7. Laura Joy Boulos
Lebanese scientist Dr. Laura-Joy Boulos is PhD holder in Neuroscience from McGill University in Montreal, Canada. Standing out as an expert in psychology, neuroscience, and artificial intelligence, Dr. Boulos is an Assistant Professor at Saint-Joseph University in Beirut. She was amongst the five scientists awarded at the 22nd International For Women in Science Award with Unesco and L'Oreal in 2020. In September 2019, Dr. Boulos was also among the “six most brilliant women scientists” awarded at the 2019 L’Oréal-Unesco For Women in Science Levant Fellowship. Dr. Boulos is famous for her project about creating tools from neuroscience and artificial intelligence to assist humans in making decisions under uncertainty.
8. Abla Mehio Sibai
Dr. Abla Mehio Sibai is an AUB Professor of Epidemiology at the Faculty of Health Sciences. Dr. Sibai is renowned for her pioneering research and advocacy to improve healthy aging in low- and middle-income countries and their impact on health and social policy programs. She also nabbed the first honoree spot in the 22nd International For Women in Science Award in 2020.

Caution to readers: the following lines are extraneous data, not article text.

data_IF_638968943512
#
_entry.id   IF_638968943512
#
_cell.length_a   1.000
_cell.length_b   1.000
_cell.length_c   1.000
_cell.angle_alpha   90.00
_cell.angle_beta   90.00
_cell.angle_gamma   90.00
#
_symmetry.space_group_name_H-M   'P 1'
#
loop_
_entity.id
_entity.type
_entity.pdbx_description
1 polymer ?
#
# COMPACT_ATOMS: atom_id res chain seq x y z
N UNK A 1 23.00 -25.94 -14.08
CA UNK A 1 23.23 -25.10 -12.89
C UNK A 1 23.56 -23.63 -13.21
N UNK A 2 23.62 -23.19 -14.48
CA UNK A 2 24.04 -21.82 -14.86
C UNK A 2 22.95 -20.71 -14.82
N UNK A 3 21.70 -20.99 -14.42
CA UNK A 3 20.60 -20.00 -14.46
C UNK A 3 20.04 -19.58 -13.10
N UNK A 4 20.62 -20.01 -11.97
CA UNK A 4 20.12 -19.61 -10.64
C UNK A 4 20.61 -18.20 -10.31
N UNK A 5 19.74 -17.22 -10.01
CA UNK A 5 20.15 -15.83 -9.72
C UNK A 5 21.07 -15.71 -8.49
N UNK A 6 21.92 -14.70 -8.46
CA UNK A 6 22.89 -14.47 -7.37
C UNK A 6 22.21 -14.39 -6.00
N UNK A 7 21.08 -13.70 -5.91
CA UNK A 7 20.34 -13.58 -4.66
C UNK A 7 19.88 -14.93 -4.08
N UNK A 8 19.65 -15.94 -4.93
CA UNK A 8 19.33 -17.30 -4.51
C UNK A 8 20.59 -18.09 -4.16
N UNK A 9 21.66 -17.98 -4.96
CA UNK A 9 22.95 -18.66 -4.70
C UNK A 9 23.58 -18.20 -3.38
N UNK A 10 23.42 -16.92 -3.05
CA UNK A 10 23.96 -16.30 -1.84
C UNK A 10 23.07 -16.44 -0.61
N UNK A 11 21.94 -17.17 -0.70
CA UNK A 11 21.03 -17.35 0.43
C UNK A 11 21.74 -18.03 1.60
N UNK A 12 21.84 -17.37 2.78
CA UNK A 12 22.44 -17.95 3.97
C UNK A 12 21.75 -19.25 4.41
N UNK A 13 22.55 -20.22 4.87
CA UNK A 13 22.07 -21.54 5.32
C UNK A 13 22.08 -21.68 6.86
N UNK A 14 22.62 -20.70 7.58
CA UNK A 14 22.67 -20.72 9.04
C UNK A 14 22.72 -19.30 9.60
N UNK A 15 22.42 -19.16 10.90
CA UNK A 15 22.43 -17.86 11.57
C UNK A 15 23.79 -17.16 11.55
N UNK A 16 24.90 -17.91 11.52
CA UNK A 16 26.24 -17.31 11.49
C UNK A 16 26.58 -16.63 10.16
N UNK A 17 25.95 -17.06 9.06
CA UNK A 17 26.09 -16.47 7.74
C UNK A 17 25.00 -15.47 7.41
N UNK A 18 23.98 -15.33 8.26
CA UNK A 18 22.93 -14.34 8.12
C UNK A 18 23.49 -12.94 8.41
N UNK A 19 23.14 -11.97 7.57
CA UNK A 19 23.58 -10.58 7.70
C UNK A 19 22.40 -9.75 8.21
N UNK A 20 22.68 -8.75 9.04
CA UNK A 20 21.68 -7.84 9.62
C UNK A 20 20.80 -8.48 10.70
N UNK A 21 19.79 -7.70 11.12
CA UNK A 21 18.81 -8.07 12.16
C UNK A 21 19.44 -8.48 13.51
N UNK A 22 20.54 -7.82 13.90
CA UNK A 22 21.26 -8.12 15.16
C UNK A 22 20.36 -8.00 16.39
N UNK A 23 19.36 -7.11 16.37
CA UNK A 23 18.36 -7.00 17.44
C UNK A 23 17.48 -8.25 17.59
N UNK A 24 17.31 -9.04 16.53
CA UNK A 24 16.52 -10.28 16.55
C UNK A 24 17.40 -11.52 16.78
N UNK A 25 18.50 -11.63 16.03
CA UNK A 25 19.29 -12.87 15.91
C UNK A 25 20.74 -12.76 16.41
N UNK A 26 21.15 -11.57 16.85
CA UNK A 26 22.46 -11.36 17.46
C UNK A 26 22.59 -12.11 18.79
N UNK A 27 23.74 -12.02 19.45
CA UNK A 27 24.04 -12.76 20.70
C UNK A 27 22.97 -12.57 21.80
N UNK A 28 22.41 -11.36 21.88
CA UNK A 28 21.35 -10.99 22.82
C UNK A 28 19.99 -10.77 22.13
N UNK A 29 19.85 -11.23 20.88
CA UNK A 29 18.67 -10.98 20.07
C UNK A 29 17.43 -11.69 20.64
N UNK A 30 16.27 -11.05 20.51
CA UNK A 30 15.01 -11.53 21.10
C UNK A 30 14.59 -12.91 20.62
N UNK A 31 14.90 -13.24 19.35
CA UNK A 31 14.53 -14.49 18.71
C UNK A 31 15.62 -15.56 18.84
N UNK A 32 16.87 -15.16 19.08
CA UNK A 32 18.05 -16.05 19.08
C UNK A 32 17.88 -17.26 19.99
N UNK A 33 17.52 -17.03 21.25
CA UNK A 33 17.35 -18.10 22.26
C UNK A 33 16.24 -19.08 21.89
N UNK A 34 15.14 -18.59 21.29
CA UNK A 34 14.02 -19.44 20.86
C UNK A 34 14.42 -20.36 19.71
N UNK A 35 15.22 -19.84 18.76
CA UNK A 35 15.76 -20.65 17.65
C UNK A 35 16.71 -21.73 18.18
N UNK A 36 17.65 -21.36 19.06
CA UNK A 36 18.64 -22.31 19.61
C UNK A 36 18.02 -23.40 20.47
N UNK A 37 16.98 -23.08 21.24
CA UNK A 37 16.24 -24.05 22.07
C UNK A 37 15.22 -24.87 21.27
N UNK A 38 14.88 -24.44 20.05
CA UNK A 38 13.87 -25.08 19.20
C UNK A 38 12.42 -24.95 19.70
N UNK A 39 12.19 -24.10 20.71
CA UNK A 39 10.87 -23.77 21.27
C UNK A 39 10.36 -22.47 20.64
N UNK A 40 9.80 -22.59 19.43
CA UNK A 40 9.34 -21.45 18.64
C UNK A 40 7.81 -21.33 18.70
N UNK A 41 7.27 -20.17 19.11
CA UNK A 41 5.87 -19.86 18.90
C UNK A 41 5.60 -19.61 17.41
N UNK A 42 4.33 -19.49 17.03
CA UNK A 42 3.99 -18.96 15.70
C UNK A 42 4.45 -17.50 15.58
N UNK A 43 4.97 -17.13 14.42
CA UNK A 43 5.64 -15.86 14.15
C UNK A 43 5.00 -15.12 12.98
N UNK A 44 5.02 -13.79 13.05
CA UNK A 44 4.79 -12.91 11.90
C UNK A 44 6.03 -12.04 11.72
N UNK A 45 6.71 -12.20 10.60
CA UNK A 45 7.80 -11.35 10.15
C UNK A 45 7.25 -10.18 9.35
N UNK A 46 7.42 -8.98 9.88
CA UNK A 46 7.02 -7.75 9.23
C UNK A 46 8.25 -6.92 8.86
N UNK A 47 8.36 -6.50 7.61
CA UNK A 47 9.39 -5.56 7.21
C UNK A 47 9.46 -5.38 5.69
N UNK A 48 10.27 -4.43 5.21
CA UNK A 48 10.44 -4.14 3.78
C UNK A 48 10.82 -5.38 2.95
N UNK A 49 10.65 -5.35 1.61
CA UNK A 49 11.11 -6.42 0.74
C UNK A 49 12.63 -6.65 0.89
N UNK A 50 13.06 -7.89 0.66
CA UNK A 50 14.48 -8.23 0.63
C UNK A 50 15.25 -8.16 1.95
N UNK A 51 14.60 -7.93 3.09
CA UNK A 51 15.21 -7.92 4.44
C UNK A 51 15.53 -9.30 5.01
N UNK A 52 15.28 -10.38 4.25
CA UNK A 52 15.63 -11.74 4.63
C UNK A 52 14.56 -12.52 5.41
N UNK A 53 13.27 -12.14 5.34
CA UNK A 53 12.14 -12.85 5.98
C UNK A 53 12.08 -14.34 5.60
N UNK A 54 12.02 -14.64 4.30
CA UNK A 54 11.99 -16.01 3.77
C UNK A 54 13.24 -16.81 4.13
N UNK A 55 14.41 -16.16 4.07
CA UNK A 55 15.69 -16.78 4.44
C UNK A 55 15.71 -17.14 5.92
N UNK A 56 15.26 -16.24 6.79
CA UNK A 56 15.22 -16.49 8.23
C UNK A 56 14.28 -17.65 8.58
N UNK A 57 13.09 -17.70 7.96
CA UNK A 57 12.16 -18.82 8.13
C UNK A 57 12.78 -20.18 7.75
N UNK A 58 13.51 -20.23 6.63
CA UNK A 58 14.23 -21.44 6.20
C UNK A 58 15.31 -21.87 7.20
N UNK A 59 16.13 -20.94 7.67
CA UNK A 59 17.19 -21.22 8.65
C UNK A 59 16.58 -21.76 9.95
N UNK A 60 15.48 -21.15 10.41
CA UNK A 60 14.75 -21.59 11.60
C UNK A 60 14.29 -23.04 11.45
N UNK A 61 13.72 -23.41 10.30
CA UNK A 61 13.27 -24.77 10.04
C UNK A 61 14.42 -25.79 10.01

9. Abeer AlJabr
Abeer AlJabr joined Saudi Aramco in July 2017 to work as an engineer in the company’s Fire Protection Department (FrPD). Becoming Pro Board certified in Firefighter I and II with a NFPA Certification, the Saudi female trailblazer underwent rigorous physical training and passed medical and skill tests to complete the Hazmat Awareness and Hazmat Operations.
“I feel very proud to be a part of the Kingdom’s historic progress and to receive NFPA firefighting certification. Once a development like this is set in motion, there will be growth in the number of women joining previously male dominated professions. Diversity is important to bring the full complement of differing skill sets, talents and perspectives to the table,” she says.
10. Dr. Habiba AlSafar
An Emirati national, Dr Alsafar is a research scholar, predominantly focusing on constructing the genomic structures of individuals of Arab descent to identify genomic segments that carry genes that are predisposed to disease. She looks at diseases which are on the rise in the Emirati community in the UAE, such as Type 2 diabetes. Her research is the first of its kind conducted on the UAE Bedouin population, as well as in the Middle East.